Steve Earle played a street musician on HBO's New Orleans-based show Treme, which is set in the aftermath of the 2005 floods that caused devastating damage in the Louisiana city. During the filming of the second season, a drilling rig exploded in the Gulf Mexico causing the largest accidental marine oil spill in the history of the petroleum industry. The spill caused extensive damage to marine and wildlife habitats as well as the Gulf's fishing and tourism industries. This ballad was inspired by the incident.
Earle recalled to Spinner: "We were at the end of the season, we were all feeling pretty good, and pretty good about ourselves. We were all patting ourselves on the back because the locals seemed to like the show and we liked the show, we liked what we had been working on.Then at the very end of it, when we were filming episode eight or nine, the spill happens. You could watch folks that lived here that were really starting to feel good about themselves and about the city, and it put this big huge question mark about 'What's going to happen to us now? What more can happen?'"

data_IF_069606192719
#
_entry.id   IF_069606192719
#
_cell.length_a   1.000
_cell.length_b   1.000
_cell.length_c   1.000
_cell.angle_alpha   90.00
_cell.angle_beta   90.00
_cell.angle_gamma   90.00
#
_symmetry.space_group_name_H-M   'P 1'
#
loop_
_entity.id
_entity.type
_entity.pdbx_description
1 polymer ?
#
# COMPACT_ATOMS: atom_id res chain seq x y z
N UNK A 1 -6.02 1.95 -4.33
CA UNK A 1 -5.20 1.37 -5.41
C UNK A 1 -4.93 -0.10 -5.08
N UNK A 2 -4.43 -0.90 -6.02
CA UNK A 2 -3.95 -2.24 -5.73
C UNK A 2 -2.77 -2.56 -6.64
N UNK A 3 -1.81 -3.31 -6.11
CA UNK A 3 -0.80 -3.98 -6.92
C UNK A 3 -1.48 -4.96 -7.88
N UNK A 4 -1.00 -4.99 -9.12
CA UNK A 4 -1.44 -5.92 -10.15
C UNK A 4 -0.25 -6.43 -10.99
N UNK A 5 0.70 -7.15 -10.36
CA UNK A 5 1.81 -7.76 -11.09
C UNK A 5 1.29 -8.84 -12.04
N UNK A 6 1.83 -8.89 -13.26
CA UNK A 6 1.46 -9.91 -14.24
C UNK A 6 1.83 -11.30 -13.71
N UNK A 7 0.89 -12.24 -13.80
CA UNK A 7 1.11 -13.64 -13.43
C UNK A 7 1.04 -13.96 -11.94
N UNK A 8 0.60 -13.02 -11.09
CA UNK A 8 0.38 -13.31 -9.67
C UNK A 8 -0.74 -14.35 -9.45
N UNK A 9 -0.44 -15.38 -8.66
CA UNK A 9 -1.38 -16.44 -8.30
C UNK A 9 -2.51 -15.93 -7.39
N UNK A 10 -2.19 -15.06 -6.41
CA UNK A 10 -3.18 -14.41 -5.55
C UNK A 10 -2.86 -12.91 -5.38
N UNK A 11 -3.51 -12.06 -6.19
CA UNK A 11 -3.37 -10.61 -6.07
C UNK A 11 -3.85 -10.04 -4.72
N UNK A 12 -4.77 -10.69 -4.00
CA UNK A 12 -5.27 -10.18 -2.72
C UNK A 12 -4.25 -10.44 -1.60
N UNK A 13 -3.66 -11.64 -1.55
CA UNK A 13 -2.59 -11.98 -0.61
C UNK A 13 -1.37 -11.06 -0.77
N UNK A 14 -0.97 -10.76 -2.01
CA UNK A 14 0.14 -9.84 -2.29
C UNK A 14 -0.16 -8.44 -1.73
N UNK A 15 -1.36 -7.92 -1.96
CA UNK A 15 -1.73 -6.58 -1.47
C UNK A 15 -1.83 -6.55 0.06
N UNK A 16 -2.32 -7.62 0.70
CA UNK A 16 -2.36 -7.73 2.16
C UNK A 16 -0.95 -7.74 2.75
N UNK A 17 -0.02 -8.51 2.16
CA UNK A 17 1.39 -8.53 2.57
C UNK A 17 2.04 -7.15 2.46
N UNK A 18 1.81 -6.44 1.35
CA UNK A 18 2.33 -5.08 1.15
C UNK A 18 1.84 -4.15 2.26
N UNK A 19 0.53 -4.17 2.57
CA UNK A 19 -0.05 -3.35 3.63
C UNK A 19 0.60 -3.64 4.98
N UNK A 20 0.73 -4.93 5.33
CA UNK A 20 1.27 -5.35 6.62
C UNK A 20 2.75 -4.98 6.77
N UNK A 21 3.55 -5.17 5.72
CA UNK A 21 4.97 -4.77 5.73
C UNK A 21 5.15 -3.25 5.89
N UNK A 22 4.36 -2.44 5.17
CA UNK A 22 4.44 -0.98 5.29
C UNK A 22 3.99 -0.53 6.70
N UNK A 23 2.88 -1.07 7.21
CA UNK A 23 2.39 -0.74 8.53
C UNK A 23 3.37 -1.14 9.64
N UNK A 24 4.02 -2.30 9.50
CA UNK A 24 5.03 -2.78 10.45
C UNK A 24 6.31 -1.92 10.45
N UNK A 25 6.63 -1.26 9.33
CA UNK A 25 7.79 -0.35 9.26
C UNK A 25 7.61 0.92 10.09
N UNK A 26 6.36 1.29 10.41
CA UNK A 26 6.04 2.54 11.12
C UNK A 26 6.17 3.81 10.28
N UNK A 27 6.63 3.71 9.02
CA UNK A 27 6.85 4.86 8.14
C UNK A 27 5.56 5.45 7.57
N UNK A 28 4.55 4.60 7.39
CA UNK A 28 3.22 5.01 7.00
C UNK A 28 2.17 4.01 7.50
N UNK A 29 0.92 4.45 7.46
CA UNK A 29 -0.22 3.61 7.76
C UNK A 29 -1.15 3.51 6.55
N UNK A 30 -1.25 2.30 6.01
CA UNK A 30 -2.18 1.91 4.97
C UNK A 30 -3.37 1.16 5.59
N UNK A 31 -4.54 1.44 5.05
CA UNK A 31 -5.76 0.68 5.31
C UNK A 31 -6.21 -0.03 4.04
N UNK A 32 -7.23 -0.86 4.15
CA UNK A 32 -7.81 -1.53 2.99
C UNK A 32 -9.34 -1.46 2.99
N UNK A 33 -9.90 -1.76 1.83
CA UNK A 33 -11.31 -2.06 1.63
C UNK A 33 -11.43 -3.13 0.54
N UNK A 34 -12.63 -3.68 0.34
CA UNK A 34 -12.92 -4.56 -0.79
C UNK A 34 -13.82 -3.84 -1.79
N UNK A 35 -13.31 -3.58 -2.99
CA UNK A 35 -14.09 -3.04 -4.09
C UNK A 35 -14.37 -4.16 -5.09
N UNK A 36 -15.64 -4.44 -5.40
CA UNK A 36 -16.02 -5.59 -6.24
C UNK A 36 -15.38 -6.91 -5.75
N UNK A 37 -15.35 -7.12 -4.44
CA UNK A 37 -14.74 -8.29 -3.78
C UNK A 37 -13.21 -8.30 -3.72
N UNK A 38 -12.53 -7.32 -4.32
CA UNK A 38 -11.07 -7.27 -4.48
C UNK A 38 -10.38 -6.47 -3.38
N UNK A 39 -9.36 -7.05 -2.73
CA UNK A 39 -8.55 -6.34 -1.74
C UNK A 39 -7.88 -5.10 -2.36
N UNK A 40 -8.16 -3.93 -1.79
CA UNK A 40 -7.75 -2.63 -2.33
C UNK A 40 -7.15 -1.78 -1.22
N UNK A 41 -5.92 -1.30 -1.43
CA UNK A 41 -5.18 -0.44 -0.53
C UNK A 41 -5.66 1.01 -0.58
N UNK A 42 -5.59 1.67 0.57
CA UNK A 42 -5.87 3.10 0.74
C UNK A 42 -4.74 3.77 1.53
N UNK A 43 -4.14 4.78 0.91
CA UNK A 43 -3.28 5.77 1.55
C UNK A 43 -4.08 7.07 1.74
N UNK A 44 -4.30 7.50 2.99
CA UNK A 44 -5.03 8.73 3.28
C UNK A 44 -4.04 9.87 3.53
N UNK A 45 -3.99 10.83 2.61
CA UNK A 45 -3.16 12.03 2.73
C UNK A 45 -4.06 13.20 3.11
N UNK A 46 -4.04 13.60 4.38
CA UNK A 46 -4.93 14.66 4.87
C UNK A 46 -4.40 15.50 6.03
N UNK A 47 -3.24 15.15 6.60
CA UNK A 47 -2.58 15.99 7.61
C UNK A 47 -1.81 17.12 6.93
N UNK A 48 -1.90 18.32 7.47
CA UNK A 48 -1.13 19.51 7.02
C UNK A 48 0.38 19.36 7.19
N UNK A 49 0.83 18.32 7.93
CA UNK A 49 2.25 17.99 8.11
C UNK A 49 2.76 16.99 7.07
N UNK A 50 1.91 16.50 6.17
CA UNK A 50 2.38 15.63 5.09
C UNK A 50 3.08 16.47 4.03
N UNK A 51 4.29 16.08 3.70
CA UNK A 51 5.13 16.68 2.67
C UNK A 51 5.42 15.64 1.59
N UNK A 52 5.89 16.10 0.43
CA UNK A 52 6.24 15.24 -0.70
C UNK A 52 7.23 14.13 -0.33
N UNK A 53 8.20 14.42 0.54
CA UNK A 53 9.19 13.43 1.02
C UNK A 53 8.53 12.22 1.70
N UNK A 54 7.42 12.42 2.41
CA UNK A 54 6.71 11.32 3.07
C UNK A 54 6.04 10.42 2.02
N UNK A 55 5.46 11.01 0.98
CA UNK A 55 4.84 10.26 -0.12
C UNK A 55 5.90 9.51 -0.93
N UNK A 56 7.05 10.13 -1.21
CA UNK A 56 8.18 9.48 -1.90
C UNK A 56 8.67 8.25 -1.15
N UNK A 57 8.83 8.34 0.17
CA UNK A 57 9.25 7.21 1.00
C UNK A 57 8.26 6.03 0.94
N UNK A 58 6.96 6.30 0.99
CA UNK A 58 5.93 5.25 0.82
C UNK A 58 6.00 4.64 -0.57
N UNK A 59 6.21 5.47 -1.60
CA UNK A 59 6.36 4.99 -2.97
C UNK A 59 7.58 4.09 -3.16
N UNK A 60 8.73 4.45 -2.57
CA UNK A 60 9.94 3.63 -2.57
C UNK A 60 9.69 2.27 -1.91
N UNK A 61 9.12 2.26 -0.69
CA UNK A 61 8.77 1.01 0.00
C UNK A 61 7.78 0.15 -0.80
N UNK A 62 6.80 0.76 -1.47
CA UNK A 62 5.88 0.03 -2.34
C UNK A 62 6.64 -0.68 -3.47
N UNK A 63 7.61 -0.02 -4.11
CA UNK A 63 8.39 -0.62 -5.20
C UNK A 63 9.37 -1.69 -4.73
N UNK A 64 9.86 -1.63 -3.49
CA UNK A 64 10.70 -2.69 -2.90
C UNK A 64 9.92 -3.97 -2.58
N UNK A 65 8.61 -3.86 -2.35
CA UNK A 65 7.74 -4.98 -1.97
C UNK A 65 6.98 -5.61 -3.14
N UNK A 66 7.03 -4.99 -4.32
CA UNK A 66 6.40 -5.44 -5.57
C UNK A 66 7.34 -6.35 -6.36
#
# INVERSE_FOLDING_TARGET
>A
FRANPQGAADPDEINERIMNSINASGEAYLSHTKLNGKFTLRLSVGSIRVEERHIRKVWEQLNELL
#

Earle said that the song came from a place of both solidarity and anger. He told Spinner: "People around here want the drilling again to start immediately, and it's sort of telling the story of people that are dependent in it. I believe that they're being had, that they're being lied to, but I do understand. It's about the hope that those people might get jobs, and they just don't want that hope taken out of their lives."
I'll Never Get Out Of This World Alive takes its name from Hank Williams' posthumous 1953 hit - it was the last tune the country legend recorded before he died. Earle's debut novel also uses the same title.